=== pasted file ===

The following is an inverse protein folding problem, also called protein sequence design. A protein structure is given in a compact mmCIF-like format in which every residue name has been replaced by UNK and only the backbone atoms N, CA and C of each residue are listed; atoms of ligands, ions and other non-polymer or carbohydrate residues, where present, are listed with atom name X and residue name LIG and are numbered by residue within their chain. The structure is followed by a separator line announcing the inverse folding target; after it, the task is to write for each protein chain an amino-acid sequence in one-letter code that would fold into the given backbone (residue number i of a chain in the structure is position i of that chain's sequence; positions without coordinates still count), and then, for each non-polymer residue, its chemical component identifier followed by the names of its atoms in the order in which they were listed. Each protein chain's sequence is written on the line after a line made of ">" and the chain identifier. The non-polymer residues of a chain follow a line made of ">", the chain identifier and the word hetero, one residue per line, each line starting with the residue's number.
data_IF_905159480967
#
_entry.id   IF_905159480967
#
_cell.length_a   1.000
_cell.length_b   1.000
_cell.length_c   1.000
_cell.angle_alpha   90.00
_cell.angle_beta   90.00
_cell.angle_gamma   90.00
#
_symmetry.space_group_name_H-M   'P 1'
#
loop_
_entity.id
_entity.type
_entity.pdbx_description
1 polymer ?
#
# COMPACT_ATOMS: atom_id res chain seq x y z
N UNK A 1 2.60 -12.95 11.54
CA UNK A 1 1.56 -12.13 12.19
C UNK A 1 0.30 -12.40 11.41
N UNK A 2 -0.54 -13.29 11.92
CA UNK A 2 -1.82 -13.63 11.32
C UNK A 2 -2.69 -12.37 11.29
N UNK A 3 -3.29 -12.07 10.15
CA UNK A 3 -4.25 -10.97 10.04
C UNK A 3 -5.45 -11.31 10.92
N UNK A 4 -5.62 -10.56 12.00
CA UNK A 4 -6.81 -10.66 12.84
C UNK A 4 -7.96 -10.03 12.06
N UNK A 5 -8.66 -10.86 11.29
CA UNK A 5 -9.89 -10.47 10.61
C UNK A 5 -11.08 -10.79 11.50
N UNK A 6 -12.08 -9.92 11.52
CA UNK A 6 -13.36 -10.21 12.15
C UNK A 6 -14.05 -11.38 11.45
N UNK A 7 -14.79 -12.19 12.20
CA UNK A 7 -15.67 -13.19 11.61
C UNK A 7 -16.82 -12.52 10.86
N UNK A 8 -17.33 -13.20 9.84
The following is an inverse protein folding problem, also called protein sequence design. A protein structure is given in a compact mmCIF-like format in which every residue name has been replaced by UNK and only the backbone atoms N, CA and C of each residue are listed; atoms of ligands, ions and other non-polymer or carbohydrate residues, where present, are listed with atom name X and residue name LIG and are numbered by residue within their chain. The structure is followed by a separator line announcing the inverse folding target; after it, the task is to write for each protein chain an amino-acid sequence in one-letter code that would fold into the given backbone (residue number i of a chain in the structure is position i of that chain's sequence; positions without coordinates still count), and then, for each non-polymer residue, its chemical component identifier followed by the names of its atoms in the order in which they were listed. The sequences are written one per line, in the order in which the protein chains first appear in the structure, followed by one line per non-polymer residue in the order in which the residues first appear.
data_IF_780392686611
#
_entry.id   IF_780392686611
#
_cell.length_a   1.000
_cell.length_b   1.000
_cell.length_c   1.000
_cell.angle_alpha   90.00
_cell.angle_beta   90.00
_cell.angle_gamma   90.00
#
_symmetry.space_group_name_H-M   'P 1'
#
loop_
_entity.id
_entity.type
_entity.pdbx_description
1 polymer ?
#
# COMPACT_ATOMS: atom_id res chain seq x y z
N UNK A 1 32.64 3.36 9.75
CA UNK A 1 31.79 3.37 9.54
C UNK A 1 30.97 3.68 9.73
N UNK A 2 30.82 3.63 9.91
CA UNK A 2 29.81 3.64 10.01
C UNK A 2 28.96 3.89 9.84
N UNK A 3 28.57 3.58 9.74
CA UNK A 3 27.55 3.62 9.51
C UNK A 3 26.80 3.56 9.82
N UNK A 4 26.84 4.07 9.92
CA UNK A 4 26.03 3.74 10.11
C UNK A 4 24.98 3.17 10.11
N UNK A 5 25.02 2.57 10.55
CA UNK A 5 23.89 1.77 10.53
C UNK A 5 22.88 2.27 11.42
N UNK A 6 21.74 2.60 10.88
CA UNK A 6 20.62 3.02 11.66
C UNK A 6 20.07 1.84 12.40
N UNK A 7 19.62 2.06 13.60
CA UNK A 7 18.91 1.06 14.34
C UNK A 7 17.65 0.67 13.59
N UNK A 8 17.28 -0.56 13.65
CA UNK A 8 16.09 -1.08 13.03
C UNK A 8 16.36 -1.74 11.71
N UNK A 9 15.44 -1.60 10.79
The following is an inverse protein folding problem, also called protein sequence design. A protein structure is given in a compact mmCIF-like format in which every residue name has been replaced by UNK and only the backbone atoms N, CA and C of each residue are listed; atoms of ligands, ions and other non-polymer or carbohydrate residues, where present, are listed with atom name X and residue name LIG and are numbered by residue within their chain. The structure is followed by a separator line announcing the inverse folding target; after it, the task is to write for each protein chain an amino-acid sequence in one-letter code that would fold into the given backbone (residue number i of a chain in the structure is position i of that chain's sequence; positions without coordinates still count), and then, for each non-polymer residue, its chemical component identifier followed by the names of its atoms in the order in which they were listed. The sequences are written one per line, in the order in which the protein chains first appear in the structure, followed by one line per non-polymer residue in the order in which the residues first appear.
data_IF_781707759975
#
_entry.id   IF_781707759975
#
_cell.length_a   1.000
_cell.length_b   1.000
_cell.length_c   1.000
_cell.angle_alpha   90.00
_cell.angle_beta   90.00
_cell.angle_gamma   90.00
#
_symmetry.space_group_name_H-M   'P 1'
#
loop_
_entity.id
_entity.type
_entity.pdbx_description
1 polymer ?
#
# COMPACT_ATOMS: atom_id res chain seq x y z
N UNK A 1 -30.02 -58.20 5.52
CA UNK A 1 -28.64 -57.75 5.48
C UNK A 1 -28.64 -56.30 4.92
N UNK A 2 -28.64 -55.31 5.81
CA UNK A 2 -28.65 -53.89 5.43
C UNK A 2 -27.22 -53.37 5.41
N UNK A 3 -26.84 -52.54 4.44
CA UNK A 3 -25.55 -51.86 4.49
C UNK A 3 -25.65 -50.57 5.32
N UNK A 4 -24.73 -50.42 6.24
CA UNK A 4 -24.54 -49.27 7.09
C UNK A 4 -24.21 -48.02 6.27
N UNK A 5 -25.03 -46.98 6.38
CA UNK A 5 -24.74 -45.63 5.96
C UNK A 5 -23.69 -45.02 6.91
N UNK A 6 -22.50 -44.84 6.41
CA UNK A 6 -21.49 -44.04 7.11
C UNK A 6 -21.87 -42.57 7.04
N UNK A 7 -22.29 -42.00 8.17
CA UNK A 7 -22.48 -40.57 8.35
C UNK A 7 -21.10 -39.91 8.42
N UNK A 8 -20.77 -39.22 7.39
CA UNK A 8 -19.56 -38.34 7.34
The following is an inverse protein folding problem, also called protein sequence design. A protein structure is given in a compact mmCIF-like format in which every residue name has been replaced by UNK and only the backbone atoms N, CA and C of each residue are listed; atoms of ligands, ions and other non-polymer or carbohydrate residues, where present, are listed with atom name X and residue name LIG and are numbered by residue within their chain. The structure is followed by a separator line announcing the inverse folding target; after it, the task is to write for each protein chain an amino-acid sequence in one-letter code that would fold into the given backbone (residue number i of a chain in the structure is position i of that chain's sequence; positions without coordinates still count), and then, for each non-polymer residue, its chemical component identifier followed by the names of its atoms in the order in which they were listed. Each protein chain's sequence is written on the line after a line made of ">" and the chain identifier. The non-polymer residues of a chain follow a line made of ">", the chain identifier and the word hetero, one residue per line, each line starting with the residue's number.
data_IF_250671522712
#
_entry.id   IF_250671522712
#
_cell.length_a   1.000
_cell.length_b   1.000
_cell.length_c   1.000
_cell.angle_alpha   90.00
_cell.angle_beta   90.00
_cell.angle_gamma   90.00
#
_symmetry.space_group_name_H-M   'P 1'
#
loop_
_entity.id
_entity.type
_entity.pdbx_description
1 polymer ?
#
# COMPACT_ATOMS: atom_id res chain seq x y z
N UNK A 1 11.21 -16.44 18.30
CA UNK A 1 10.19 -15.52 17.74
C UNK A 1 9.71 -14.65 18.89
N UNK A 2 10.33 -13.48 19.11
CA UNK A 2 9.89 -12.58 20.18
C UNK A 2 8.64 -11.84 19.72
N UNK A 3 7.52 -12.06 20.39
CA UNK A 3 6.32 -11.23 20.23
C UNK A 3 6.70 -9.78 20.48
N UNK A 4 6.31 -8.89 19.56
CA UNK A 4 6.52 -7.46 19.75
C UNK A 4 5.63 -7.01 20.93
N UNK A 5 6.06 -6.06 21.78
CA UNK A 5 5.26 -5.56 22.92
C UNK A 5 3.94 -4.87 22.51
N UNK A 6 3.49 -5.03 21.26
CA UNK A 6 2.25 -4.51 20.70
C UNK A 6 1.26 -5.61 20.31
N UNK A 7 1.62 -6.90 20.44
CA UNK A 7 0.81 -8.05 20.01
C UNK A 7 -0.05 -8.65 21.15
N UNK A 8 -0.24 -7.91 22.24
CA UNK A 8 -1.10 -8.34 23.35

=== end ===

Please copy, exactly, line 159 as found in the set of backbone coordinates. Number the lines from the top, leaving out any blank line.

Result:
CA UNK A 2 9.89 -12.58 20.18